It  would be great if…I were rich and thin.

It would be great if I were done with my work on this hot Friday afternoon.

IWBGI I had a beach house in Malibu or even a pool at my house in Burbank.

“It would be great if” is a statement starter that frames your predicament in the positive. IWBGI is a tool for allowing your mind to acknowledge dreams and desires, without setting up objections. It can be used to clarify any situation.

If I were to say, I WANT to be rich and thin, my mind would put up all sorts of objections and possibly even recriminations as to why I’m currently not either. Can I be done with my work on a Friday afternoon? I could go to Malibu (now that my desires are really clarified!)

Yeah, see ya!

Okay, I’m back on a Monday morning and I want to show you this easy tool and how it helps you get what and where you want to be.

The other day, I was writing my novel, and maybe I’d written about 20 pages. But in order to write those 20 pages, I’d created my cast of characters, set up their predicament and was ready to write them all in a specific order. I’d invested a lot of work to get this far, and made countless decisions already. It already represented weeks of work.

So, I’m 20 pages in, and it is just not working. I had my lead character losing her daughter 6 months before the book opens. The mother was in deep grief. Mind you, Grief was NOT the topic of this book, but I thought I could deal with the grief respectfully, and get back to the plot that mattered to me. (LOL) Just like real grief, fictional grief cannot be stowed at your convenience. All the pages were heavy with it.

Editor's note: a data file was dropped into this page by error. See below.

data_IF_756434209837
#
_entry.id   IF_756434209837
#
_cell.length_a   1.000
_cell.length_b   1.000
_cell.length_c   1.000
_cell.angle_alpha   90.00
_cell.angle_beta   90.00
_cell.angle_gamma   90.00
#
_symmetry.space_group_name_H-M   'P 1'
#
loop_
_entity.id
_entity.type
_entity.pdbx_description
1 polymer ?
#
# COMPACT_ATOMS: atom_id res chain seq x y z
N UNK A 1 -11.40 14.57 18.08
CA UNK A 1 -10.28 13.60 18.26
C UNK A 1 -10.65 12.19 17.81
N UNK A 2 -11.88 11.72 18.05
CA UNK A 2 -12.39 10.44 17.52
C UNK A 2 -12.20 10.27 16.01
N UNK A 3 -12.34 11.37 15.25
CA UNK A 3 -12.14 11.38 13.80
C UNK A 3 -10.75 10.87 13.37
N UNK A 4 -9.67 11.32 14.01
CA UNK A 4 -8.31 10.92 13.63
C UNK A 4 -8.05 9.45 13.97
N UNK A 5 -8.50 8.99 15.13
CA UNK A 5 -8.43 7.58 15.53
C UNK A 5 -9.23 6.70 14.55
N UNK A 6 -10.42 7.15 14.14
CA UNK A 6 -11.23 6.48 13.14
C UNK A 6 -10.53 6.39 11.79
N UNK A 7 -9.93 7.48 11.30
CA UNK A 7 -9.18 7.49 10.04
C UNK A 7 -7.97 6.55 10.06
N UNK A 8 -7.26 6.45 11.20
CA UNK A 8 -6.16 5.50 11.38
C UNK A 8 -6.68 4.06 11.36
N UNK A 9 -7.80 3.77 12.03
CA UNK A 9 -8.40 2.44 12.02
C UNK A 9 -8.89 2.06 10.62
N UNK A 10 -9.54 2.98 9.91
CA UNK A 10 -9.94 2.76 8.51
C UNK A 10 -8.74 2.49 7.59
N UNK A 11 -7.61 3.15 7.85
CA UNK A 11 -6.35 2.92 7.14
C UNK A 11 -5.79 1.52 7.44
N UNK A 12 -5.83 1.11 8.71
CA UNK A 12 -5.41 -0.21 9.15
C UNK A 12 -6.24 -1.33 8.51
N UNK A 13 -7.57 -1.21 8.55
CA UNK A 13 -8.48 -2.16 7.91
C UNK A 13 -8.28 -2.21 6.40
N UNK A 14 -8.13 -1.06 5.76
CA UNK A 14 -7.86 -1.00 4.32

The daughter dying was an important trigger and call to action, so I didn’t see a way clear to taking that aspect of the plot out. And,  have I mentioned this is supposed to be a funny book? Ugh. Grief wasn’t working.

I found myself relying on the evidence-based, trusty tools of my craft – Deliberate Creativity. And what was I scribbling?

IWBGI I didn’t have to write about grief

IWBGI the death were gone

IWBGI I had a different trigger for the plot, different cause of the problem

Can you see how, already, these thoughts are much more empowering than my original, organic thought, “OMG Grief isn’t working!”

Within a few statements of my true desires, I was headed down another path, that incidentally changed my book fundamentally, and saved a fictitious life.

And now, I’m writing about what I truly want to be writing about. I’m headed to a week-long writer’s retreat, so I’m thrilled to have righted the ship before I diligently toiled along on the grief path. What are you trying to figure out in your book? Could IWBGI help you? Give it a whirl!